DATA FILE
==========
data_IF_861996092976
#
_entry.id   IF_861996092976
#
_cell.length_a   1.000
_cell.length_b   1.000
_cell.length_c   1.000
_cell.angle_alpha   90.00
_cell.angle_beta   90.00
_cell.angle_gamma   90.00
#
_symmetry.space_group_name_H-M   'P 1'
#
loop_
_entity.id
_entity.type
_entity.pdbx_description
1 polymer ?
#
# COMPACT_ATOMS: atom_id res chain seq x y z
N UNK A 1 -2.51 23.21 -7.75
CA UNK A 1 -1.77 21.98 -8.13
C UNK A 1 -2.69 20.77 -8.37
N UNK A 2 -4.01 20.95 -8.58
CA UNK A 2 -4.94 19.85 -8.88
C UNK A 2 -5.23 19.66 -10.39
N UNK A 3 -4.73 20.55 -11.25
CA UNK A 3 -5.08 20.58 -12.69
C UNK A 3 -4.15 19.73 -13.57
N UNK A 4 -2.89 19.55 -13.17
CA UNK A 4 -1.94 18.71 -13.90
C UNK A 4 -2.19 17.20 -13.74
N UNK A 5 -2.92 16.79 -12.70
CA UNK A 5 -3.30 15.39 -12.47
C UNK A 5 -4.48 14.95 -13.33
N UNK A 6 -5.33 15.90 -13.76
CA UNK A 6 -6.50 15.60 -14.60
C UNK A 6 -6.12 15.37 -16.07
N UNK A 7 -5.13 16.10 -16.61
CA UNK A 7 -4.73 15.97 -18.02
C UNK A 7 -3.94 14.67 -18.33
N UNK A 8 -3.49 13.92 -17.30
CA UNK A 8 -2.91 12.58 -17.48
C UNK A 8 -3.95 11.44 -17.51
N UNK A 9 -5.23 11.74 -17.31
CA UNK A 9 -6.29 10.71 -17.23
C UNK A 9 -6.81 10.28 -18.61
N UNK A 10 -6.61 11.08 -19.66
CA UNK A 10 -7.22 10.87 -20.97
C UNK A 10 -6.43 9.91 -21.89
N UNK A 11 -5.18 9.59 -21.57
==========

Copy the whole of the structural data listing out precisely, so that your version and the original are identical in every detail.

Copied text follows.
data_IF_861996092976
#
_entry.id   IF_861996092976
#
_cell.length_a   1.000
_cell.length_b   1.000
_cell.length_c   1.000
_cell.angle_alpha   90.00
_cell.angle_beta   90.00
_cell.angle_gamma   90.00
#
_symmetry.space_group_name_H-M   'P 1'
#
loop_
_entity.id
_entity.type
_entity.pdbx_description
1 polymer ?
#
# COMPACT_ATOMS: atom_id res chain seq x y z
N UNK A 1 -2.51 23.21 -7.75
CA UNK A 1 -1.77 21.98 -8.13
C UNK A 1 -2.69 20.77 -8.37
N UNK A 2 -4.01 20.95 -8.58
CA UNK A 2 -4.94 19.85 -8.88
C UNK A 2 -5.23 19.66 -10.39
N UNK A 3 -4.73 20.55 -11.25
CA UNK A 3 -5.08 20.58 -12.69
C UNK A 3 -4.15 19.73 -13.57
N UNK A 4 -2.89 19.55 -13.17
CA UNK A 4 -1.94 18.71 -13.90
C UNK A 4 -2.19 17.20 -13.74
N UNK A 5 -2.92 16.79 -12.70
CA UNK A 5 -3.30 15.39 -12.47
C UNK A 5 -4.48 14.95 -13.33
N UNK A 6 -5.33 15.90 -13.76
CA UNK A 6 -6.50 15.60 -14.60
C UNK A 6 -6.12 15.37 -16.07
N UNK A 7 -5.13 16.10 -16.61
CA UNK A 7 -4.73 15.97 -18.02
C UNK A 7 -3.94 14.67 -18.33
N UNK A 8 -3.49 13.92 -17.30
CA UNK A 8 -2.91 12.58 -17.48
C UNK A 8 -3.95 11.44 -17.51
N UNK A 9 -5.23 11.74 -17.31
CA UNK A 9 -6.29 10.71 -17.23
C UNK A 9 -6.81 10.28 -18.61
N UNK A 10 -6.61 11.08 -19.66
CA UNK A 10 -7.22 10.87 -20.97
C UNK A 10 -6.43 9.91 -21.89
N UNK A 11 -5.18 9.59 -21.57